Review: An Unkindness of Ghosts, Rivers Solomon

Don’t you love a debut novel? Admittedly in this trashfire world I am prone to getting sentimental about things it is insane to get sentimental about, like tiny foods and sitcom episodes where people discover emotional truths about themselves; but I do feel sentimental about debut novels and the hope they represent. There’s something quite magical about an editor believing in a brand new author, and there’s something even magical-er about an author setting their first-ever book into the world like a message in a bottle, searching for their exactly-right community of readers.

Which is why I’m mightily grateful to Sarah of The Illustrated Page for putting me onto Rivers Solomon’s debut, An Unkindness of Ghosts. It’s a dystopian story about a generation ship, the Matilda, that sharply segregates its people by class. The (mostly darker-skinned) citizens of the lower decks are subject to forced labor, daily headcounts, floggings if they step out of line, and the whims of the guards who patrol their decks. In spite of this, our heroine Aster has managed to teach herself medicine and science from the gen ship’s archives and wangle a friendship with the ship’s revered priest/Surgeon, Theo. Poring through her late mother’s journals, Aster realizes that there may be a way to escape from the Matilda, but it will require all of her resources — and perhaps cost the lives of those she loves — to make it happen.

An Unkindness of Ghosts

Friends, An Unkindness of Ghosts is dark. The lives of the people on the lower decks are filled with brutalities perpetrated by those in power, including the second in line for the throne of the Matilda, a cruel Lieutenant who resents Aster’s friendship with Theo. Solomon isn’t as graphic with the sexual violence as I was fearing, but violence of every kind stands as a constant threat, and regular reality, of Aster’s world. So be braced for it.

The book’s light is Aster’s survival, and her insistence on finding (or, more often, making) pockets of beauty and joy in a world that tries to deny that she’s deserving of either. She’s angry and dogged, and she most wonderfully refuses to pretend to be anyone other than who she is. She’s black and autistic and intersex, and no matter how many people tell her that one or all of those things makes her worthless, she persists in knowing her own worth, valuing her own intelligence, and chasing after the things she wants. Here’s what author Rivers Solomon says about the book and the question that stands at its center.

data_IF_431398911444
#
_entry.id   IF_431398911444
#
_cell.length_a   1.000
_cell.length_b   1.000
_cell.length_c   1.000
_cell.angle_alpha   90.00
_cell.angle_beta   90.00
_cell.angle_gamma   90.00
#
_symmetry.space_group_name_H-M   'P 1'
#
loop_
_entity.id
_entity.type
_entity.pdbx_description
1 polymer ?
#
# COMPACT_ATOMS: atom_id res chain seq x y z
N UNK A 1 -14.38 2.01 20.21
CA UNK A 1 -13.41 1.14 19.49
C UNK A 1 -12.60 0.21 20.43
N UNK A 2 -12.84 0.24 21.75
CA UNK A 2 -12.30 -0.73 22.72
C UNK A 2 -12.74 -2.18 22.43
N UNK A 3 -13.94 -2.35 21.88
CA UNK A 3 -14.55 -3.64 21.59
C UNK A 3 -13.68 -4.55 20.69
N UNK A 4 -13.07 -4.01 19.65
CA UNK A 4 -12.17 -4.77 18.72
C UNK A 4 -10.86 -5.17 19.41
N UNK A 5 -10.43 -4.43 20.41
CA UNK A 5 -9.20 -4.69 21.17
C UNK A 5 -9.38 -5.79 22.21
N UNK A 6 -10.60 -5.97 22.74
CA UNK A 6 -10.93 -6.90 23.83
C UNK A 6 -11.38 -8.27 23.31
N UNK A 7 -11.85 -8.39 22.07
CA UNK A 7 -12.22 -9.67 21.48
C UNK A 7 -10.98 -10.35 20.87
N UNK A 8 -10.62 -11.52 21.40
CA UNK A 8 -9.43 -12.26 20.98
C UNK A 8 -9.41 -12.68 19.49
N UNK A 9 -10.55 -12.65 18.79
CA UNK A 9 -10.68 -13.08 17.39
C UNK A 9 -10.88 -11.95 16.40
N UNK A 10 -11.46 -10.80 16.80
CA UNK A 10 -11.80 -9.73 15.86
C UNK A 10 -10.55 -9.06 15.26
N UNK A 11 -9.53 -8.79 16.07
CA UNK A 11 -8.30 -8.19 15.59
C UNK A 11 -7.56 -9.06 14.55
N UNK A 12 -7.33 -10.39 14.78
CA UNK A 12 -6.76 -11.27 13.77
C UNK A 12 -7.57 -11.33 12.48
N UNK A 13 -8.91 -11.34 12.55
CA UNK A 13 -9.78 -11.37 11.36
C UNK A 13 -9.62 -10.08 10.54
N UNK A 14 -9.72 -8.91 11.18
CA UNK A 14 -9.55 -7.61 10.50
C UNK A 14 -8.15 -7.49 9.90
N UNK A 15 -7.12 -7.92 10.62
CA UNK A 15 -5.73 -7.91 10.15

An Unkindness of Ghosts is a brutal novel with hope at its core, and it should make you really excited for everything Rivers Solomon is going to write hereafter. It’s published by Akashic Books, an independent publisher I absolutely cherish.

Thanks to my lovely friend Alice for picking me up an ARC at BEA this year! If you want to read more by/about Rivers Solomon, you can check out their Patreon for regular content (poems, flash fiction, short essays, etc).

Review: The Prey of Gods, Nicky Drayden

“Whatcha reading?” said someone to me as I was waiting in line at the post office the other day. I flipped up the cover of The Prey of Gods (which is a p. cool cover, as you will see below.) “What’s it about?” they said. And I was like, “My friend, that is a GOOD FUCKIN QUESTION.”

The Prey of Gods was described to me by two separate people as being the craziest SF book they’d read in a while, and they were not mistaken. What’s it about? Gods and robots, sometimes working together, sometimes really not at all. Viruses. The power of music to bring people together. Little girls with wings and more power than they know what to do with.

Prey of Gods

The Prey of Gods has five central characters: a demigoddess called Sydney who is seeking to regain the power she’s deeply bitter over having lost; a Zulu girl, Nomvula, who is only just beginning to understand the power she holds; a Xhosa boy called Muzi whose first sexual experience is marred by a sudden discovery that he can control his boyfriend’s mind; a pop singer called Riya who is balancing her celebrity with her chronic pain; and a trans politician sorting out where she wants to channel her undeniable skill for making people follow her.

What to say about this book? It is bonkers. When I first heard about it, I googled it to determine its plot, but all the descriptions and reviews just seemed to be listing things it contained: South Africa! Dik-diks! Robots becoming sentient! At the time it was frustrating, but I understand now where those posts are coming from. The Prey of Gods is in a perpetual controlled skid from wild idea to wild idea, such that exclamatory lists of ideas do seem to give a better sense of the book than any description could. There are gods and pop songs and genetically engineered creatures yearning to live free.